MAC/20: Mines and Communities

Press Release: June 14, 2001

Published by MAC on 2001-06-14

Press Release: June 14, 2001

Mining Watch Canada * Mineral Policy Center USA * Mineral Policy Institute Australia

Chairperson Quits Over River Pollution at Placer Dome’s Porgera Mine in Papua New Guinea

Environment Groups Renew Call on Placer Dome to Commit to Ending the Practice of Dumping Mine Waste Into Rivers

Yati Bun, Chair of Placer Dome’s Porgera Environmental Advisory Komiti (PEAK) resigned over Placer Dome’s misuse of him in its “propaganda materials” and lack of action in the cleanup of river pollution from the company’s Porgera Mine.

In his resignation letter Mr. Bun sharply criticized Placer Dome for failing to implement recommendations aimed at mitigating the impacts of mine waste disposal into the Strickland River at Placer’s Porgera mine in Papua New Guinea. At the Porgera Mine, Placer Dome dumps mine waste directly into the Strickland River, a practice that is illegal in most developed countries.

Placer Dome has disposed of mine tailings and overburden into the Strickland River system in Papua New Guinea since 1992. After numerous complaints by local villagers and Papua New Guinea environmental groups, and following a 1995 scientific study published by Australia’s Mineral Policy Institute indicating serious environmental problems, the Australian Commonwealth Scientific and Industrial Research Organization (CSIRO) conducted a thorough study of the impacts of riverine disposal at the mine managed by Placer Dome.

Placer Dome created a multi-stakeholder committee called PEAK that was to oversee the implementation of the CSIRO recommendations. In his resignation letter PEAK’s most recent Chairman, Yati Bun, accused the company of using him in “propaganda materials” while doing nothing to mitigate the impacts of their disposal on the Strickland River:

“Placer has now had four years to carry out these studies and implement their recommendations, yet nothing has changed from the situation in 1996 when the CSIRO report was started” said Mr Bun's letter.

Bun’s resignation was sparked by Placer’s unauthorized use of his name in publicity materials:

“My conscience cannot tolerate being involved any longer with the PEAK process of expediting the continuation of riverine discharge, as when the history of Porgera is written I do not wish to be the one that oversaw Porgera’s impacts and did nothing” continued Mr Bun's letter. Bun (MSc.) is the highly respected Executive Director of Foundation for People and Community Development in Papua New Guinea.

The 1996 CSIRO report found that: “particulate metals are steadily increasing and may now exceed concentrations that have been shown elsewhere to have long term ecosystem effects.” The report also found that “fish populations in the upper river system have been in decline since 1993.” CSIRO made numerous recommendations including that tailings solids and waste rock be stored on-site.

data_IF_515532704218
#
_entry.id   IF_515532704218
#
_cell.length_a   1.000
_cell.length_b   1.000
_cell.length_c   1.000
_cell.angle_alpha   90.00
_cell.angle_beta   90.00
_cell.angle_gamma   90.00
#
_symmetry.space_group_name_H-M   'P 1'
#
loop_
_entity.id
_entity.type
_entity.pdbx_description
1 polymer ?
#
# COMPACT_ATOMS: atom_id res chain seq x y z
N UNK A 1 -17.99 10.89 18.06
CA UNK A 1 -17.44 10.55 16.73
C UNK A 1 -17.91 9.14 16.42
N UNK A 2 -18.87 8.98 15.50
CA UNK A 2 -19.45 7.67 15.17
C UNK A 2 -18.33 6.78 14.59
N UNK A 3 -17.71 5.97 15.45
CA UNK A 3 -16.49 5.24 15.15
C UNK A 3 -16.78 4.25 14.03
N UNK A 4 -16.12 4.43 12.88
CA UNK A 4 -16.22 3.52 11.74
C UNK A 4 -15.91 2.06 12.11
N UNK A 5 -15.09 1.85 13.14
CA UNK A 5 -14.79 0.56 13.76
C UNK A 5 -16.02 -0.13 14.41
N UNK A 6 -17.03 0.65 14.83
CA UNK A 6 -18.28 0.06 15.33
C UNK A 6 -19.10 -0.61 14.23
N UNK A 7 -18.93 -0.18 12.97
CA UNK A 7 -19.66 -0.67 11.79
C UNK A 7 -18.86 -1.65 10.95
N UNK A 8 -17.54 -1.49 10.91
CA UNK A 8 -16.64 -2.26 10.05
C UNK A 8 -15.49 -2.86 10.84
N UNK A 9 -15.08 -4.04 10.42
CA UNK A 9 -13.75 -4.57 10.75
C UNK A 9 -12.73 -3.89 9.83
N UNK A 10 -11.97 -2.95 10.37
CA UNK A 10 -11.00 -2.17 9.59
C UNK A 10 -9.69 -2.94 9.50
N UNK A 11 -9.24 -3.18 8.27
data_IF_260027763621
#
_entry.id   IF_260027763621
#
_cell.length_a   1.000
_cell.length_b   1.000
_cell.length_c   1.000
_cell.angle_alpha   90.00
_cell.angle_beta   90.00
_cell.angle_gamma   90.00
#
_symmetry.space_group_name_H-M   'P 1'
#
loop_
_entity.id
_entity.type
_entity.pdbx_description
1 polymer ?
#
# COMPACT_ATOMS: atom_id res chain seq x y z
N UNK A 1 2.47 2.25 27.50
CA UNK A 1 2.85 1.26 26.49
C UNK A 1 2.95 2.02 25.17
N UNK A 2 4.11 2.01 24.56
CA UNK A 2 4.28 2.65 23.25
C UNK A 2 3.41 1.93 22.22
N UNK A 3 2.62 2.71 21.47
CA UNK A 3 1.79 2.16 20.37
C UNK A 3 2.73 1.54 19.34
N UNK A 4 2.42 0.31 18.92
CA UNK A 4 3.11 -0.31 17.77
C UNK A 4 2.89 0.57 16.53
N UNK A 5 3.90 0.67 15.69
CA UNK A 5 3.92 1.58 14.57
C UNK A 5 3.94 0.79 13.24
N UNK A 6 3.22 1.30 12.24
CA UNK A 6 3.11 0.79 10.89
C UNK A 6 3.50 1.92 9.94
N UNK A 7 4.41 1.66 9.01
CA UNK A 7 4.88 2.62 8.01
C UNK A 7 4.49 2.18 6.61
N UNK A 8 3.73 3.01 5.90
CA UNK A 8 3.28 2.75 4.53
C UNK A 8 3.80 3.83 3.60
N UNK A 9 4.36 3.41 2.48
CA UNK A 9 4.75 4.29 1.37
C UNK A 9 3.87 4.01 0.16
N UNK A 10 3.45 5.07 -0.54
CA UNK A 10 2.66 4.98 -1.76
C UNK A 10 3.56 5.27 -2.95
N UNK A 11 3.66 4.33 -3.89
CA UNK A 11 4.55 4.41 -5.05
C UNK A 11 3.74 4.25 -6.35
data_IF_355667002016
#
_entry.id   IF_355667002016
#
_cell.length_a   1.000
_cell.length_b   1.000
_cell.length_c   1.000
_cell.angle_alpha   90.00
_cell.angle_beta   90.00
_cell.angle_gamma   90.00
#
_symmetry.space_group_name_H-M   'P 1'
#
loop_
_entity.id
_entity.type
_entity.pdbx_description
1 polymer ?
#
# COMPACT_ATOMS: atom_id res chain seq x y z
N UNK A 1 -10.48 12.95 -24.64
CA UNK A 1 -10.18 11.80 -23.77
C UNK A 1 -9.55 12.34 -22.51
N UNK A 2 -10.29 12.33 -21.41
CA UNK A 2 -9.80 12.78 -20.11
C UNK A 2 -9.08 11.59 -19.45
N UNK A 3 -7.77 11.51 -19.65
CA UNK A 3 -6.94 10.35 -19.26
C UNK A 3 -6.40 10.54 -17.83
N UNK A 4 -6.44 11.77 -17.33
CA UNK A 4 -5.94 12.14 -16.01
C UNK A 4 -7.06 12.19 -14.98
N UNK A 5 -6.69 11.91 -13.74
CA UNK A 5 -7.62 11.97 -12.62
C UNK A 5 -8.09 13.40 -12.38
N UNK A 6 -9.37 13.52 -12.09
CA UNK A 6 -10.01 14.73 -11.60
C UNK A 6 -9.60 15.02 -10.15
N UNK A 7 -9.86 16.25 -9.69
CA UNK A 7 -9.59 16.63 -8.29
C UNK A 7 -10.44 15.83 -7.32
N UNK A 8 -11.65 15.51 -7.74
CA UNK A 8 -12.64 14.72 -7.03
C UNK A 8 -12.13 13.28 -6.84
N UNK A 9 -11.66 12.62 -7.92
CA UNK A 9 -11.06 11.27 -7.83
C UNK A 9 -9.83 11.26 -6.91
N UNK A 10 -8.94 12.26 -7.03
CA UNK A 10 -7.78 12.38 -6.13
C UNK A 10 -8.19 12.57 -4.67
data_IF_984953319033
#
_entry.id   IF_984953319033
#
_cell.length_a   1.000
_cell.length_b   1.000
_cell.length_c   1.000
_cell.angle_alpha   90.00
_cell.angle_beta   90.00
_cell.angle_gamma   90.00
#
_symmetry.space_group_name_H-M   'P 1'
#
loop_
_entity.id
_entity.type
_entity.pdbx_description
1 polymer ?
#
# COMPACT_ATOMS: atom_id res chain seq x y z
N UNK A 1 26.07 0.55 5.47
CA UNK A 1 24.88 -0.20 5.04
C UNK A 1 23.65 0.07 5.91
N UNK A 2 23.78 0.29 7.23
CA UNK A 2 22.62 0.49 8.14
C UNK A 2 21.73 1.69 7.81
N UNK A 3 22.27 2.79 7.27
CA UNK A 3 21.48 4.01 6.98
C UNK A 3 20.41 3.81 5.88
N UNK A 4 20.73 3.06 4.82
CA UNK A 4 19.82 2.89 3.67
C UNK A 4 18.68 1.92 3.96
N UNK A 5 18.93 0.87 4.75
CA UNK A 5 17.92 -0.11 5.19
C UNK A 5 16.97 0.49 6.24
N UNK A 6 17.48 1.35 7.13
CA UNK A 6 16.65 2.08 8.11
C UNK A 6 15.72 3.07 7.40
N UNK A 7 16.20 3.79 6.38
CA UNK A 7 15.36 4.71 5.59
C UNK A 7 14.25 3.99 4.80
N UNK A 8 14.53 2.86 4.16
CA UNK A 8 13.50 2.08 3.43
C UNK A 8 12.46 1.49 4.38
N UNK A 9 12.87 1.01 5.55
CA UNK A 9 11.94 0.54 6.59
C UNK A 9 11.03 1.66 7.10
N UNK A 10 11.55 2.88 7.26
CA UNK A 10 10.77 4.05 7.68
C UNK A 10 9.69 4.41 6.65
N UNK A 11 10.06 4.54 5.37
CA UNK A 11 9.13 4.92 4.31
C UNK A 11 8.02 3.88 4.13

International groups including Mining Watch Canada, Mineral Policy Center, and Mineral Policy Institute have called on Placer Dome and other mining companies to commit to ending the practice of riverine waste disposal, a practice that can not be justified as environmentally acceptable.

Placer Dome’s use of a major river system in Papua New Guinea to dispose of its mine waste that contains metals and extraction reagents has been controversial since it began.

“Riverine disposal was already an anachronism in 1992” says Dr. Catherine Coumans of MiningWatch Canada,

“Placer Dome knows that they would never have been allowed to do this in Canada, yet Placer Dome refuses to renounce the practice.” Ms. Coumans added:

“Does Placer Dome want to wait until the crisis at the Porgera mine reaches the proportions of Ok Tedi, or will the company take heed of the impending crisis signaled by the resignation of Yati Bun and implement the CSIRO recommendations without further delay?”

Stephen D’Esposito, President of Mineral Policy Center in Washington D.C., called on Placer Dome to address the problems at Porgera and commit to ending the practice of riverine waste disposal.

“Placer Dome claims to follow the same high environmental standards wherever it mines, unfortunately its actions don’t yet match its words. Placer Dome must implement cleanup measures at the Porgera Mine and commit to end this practice in the future” said Mr D'Esposito

“With every passing day the area affected by mine waste dumped by Porgera into the Strickland River grows wider” says Geoff Evans, Director of the Mineral Policy Institute in Sydney, Australia.

Riverwater carrying mine waste now continuously feeds into Lake Murray, the largest freshwater lake in Papua.

“Communities down the length of the Strickland and at Lake Murray are speaking out in anger, and have a right to pure water and fair treatment by Placer”, he concluded.

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